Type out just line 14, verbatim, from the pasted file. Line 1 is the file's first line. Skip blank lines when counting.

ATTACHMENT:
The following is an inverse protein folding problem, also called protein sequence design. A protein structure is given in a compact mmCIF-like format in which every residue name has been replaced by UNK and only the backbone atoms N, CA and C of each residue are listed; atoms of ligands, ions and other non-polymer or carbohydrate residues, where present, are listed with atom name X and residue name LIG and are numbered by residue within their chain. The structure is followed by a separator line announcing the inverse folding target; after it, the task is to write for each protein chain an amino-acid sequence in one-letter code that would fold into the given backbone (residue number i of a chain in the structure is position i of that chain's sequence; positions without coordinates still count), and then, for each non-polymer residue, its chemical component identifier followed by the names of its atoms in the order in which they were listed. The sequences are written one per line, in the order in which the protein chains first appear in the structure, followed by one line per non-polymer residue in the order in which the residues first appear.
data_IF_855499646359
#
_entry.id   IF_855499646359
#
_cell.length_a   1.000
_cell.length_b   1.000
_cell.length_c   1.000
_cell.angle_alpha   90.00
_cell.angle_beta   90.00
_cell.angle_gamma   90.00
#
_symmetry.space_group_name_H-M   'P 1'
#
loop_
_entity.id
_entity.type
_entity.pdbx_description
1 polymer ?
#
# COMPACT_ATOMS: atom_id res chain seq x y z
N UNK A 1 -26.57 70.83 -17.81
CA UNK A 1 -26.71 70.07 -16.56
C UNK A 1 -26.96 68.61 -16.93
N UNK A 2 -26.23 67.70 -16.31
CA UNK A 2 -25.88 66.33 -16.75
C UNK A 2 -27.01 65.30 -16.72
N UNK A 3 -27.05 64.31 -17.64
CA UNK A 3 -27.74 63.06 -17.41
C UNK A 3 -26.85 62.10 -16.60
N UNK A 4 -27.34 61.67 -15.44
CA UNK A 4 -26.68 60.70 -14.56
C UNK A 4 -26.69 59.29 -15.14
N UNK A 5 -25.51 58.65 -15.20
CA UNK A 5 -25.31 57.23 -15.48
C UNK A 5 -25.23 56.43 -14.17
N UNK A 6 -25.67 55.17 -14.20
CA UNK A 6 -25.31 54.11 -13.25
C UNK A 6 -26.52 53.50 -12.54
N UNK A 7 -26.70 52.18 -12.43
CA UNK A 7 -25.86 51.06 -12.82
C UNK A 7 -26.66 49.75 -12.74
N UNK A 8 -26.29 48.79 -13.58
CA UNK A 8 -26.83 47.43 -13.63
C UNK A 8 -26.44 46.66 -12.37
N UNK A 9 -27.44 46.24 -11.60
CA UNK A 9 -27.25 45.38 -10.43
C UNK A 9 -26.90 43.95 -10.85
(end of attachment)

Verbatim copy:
#